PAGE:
"Buffalo Soldier" was a term bestowed on African American cavalry members assigned to the western frontier. Boman spoke of being haunted by prejudice and sustained by prayers and dreams of a better life. In Yosemite, he said, he had found peace and beauty.
The church members leaned forward in their seats, hanging on every word. Some wiped tears from their eyes. "Amen!" one woman said.
When he finished, Johnson opened the floor to questions. Several women wanted to know why Yosemite guides were not required to include stories about the Buffalo Soldiers during the tours.
As they spoke, Hale quietly got up, walked to the hotel counter and asked for a complaint form.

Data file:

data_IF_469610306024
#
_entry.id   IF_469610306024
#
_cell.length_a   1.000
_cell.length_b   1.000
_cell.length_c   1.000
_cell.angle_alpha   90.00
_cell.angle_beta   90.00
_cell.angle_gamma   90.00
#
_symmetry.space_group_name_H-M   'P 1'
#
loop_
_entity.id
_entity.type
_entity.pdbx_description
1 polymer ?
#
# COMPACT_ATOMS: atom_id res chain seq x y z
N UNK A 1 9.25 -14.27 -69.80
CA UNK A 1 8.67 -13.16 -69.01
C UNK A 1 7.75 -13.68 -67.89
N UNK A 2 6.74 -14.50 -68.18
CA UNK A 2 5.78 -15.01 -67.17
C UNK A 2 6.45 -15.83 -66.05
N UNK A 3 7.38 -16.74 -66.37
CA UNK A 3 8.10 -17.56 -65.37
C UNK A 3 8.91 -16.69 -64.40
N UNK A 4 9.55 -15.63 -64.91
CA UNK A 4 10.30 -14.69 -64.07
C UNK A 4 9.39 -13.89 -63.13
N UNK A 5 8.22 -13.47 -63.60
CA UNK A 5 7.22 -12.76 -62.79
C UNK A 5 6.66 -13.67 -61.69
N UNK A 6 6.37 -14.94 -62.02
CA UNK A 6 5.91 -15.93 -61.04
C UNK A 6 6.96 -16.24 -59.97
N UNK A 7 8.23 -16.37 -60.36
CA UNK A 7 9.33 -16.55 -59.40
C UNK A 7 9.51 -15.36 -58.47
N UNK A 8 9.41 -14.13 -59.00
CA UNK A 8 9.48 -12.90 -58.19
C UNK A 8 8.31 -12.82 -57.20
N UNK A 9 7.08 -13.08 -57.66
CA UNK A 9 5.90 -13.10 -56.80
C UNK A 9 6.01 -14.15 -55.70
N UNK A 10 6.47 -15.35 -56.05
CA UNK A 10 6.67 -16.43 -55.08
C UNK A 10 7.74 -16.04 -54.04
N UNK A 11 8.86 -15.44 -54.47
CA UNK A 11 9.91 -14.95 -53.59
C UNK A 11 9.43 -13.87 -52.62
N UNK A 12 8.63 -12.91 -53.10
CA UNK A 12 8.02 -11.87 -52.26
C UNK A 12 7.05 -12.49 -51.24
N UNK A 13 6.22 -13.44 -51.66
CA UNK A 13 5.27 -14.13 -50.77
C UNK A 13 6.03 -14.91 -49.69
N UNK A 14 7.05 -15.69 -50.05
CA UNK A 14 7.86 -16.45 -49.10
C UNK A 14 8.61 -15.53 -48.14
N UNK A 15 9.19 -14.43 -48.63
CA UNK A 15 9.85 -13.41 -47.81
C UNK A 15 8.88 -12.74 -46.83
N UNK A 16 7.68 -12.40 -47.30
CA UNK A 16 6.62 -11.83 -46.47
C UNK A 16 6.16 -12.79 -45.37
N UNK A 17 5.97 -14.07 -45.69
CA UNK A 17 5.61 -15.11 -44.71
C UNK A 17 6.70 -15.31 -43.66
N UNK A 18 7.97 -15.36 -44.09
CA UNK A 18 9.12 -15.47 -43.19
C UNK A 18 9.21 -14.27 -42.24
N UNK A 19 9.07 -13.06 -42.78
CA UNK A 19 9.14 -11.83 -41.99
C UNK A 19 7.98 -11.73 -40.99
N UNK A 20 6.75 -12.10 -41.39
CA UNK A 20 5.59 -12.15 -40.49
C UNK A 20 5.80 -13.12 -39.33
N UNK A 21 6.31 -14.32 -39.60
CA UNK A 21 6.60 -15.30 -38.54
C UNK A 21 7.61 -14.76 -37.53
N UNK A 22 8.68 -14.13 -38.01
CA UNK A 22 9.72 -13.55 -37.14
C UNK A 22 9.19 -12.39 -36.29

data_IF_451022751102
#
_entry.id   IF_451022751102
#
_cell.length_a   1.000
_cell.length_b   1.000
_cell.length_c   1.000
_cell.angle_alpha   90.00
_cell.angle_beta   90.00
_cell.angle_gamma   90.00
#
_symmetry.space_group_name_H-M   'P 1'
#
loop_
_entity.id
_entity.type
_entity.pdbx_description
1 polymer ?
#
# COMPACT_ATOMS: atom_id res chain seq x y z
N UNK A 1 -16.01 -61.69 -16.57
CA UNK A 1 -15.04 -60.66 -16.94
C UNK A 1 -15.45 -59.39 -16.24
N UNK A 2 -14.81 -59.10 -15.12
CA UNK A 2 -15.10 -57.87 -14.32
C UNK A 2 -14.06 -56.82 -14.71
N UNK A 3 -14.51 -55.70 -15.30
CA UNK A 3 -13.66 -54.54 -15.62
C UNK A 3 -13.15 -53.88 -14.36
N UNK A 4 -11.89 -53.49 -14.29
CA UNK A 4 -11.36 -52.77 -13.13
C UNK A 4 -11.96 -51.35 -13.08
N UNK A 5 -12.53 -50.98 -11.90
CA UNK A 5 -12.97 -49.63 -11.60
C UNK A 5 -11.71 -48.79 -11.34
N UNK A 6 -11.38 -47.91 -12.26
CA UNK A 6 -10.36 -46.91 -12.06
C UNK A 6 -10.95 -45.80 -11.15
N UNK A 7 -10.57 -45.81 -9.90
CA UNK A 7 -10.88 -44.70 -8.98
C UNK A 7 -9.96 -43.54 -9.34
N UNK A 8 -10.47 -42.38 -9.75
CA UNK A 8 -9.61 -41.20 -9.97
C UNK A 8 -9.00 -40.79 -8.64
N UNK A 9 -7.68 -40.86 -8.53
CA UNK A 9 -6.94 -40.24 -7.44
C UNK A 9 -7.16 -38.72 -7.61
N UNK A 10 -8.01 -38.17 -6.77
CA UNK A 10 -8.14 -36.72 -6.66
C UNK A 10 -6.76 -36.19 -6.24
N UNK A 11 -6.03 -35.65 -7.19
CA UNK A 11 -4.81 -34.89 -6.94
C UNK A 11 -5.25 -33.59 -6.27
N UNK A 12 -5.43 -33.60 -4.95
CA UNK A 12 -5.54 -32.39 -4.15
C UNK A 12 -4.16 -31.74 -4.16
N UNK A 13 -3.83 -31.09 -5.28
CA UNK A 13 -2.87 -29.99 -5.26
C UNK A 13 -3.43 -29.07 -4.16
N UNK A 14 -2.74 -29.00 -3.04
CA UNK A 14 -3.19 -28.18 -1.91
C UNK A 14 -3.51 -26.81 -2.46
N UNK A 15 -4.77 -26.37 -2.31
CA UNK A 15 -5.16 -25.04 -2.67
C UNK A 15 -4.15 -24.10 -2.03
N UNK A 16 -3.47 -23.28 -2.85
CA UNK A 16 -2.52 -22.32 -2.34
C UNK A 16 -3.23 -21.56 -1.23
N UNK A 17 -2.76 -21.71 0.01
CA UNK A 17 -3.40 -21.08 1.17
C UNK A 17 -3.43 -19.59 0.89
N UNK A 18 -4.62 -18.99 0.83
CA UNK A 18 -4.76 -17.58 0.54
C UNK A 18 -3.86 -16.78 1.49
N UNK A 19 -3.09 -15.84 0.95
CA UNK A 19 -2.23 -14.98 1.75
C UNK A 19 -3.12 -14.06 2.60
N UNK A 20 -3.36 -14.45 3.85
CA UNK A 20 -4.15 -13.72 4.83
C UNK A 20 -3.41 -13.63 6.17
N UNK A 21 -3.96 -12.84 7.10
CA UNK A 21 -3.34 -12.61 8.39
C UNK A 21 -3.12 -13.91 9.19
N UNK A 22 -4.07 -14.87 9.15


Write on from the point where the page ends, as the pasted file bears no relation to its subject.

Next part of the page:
"I was very dissatisfied with a tour guide who failed to mention any contribution made by Buffalo Soldiers during a 21/2 -hour tour of Yosemite Valley," she wrote, weighing her words carefully. "I am an African American woman from Los Angeles."
The next day, the group embarked on a guided excursion to Glacier Point.
"Guess what? That tour guide mentioned the Buffalo Soldiers," said Hale, who wouldn't trade her four days in Yosemite for anything. "Why do we care so much about this? It's a pride thing. The same kind of pride others feel when someone publicly praises the contributions of their ancestors."